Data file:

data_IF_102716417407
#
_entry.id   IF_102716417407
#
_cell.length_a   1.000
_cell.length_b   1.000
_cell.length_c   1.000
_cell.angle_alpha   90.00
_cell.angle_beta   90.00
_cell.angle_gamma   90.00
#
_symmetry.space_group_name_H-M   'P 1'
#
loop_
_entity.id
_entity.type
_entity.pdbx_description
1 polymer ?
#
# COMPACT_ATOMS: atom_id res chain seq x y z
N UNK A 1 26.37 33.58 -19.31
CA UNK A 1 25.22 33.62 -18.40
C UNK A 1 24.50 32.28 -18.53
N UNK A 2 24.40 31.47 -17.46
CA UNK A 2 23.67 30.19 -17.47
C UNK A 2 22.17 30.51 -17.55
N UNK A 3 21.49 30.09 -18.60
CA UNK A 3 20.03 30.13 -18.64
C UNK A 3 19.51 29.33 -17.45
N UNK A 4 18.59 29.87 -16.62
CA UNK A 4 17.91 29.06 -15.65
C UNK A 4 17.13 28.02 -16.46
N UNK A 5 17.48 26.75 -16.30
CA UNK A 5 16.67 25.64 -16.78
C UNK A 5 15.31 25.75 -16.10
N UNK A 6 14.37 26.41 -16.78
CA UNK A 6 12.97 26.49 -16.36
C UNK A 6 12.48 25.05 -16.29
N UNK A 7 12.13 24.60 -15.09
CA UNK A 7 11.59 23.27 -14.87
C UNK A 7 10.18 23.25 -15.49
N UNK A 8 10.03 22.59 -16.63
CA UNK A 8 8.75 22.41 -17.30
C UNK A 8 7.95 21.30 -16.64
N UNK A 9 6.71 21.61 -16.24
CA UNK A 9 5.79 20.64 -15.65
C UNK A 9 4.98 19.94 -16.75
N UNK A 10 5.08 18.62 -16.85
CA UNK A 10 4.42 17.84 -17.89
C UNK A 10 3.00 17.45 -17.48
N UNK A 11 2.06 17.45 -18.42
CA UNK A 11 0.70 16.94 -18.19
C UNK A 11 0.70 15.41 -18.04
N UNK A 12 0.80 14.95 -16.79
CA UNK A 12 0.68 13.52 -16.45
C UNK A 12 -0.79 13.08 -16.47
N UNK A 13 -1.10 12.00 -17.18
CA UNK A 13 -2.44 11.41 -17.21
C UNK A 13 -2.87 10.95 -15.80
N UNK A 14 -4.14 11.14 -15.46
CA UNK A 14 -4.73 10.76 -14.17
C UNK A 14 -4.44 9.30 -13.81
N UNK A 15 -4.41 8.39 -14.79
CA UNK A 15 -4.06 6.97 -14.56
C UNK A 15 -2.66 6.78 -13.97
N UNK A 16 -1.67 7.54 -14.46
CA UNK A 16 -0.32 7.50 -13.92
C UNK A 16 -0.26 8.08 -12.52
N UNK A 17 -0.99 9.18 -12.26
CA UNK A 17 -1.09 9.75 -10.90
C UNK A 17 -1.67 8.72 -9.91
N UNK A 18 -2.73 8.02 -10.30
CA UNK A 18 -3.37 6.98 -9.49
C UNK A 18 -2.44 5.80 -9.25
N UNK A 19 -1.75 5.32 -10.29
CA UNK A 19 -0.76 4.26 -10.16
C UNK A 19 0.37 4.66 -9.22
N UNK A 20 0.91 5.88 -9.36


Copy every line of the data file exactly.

data_IF_102716417407
#
_entry.id   IF_102716417407
#
_cell.length_a   1.000
_cell.length_b   1.000
_cell.length_c   1.000
_cell.angle_alpha   90.00
_cell.angle_beta   90.00
_cell.angle_gamma   90.00
#
_symmetry.space_group_name_H-M   'P 1'
#
loop_
_entity.id
_entity.type
_entity.pdbx_description
1 polymer ?
#
# COMPACT_ATOMS: atom_id res chain seq x y z
N UNK A 1 26.37 33.58 -19.31
CA UNK A 1 25.22 33.62 -18.40
C UNK A 1 24.50 32.28 -18.53
N UNK A 2 24.40 31.47 -17.46
CA UNK A 2 23.67 30.19 -17.47
C UNK A 2 22.17 30.51 -17.55
N UNK A 3 21.49 30.09 -18.60
CA UNK A 3 20.03 30.13 -18.64
C UNK A 3 19.51 29.33 -17.45
N UNK A 4 18.59 29.87 -16.62
CA UNK A 4 17.91 29.06 -15.65
C UNK A 4 17.13 28.02 -16.46
N UNK A 5 17.48 26.75 -16.30
CA UNK A 5 16.67 25.64 -16.78
C UNK A 5 15.31 25.75 -16.10
N UNK A 6 14.37 26.41 -16.78
CA UNK A 6 12.97 26.49 -16.36
C UNK A 6 12.48 25.05 -16.29
N UNK A 7 12.13 24.60 -15.09
CA UNK A 7 11.59 23.27 -14.87
C UNK A 7 10.18 23.25 -15.49
N UNK A 8 10.03 22.59 -16.63
CA UNK A 8 8.75 22.41 -17.30
C UNK A 8 7.95 21.30 -16.64
N UNK A 9 6.71 21.61 -16.24
CA UNK A 9 5.79 20.64 -15.65
C UNK A 9 4.98 19.94 -16.75
N UNK A 10 5.08 18.62 -16.85
CA UNK A 10 4.42 17.84 -17.89
C UNK A 10 3.00 17.45 -17.48
N UNK A 11 2.06 17.45 -18.42
CA UNK A 11 0.70 16.94 -18.19
C UNK A 11 0.70 15.41 -18.04
N UNK A 12 0.80 14.95 -16.79
CA UNK A 12 0.68 13.52 -16.45
C UNK A 12 -0.79 13.08 -16.47
N UNK A 13 -1.10 12.00 -17.18
CA UNK A 13 -2.44 11.41 -17.21
C UNK A 13 -2.87 10.95 -15.80
N UNK A 14 -4.14 11.14 -15.46
CA UNK A 14 -4.73 10.76 -14.17
C UNK A 14 -4.44 9.30 -13.81
N UNK A 15 -4.41 8.39 -14.79
CA UNK A 15 -4.06 6.97 -14.56
C UNK A 15 -2.66 6.78 -13.97
N UNK A 16 -1.67 7.54 -14.46
CA UNK A 16 -0.32 7.50 -13.92
C UNK A 16 -0.26 8.08 -12.52
N UNK A 17 -0.99 9.18 -12.26
CA UNK A 17 -1.09 9.75 -10.90
C UNK A 17 -1.67 8.72 -9.91
N UNK A 18 -2.73 8.02 -10.30
CA UNK A 18 -3.37 6.98 -9.49
C UNK A 18 -2.44 5.80 -9.25
N UNK A 19 -1.75 5.32 -10.29
CA UNK A 19 -0.76 4.26 -10.16
C UNK A 19 0.37 4.66 -9.22
N UNK A 20 0.91 5.88 -9.36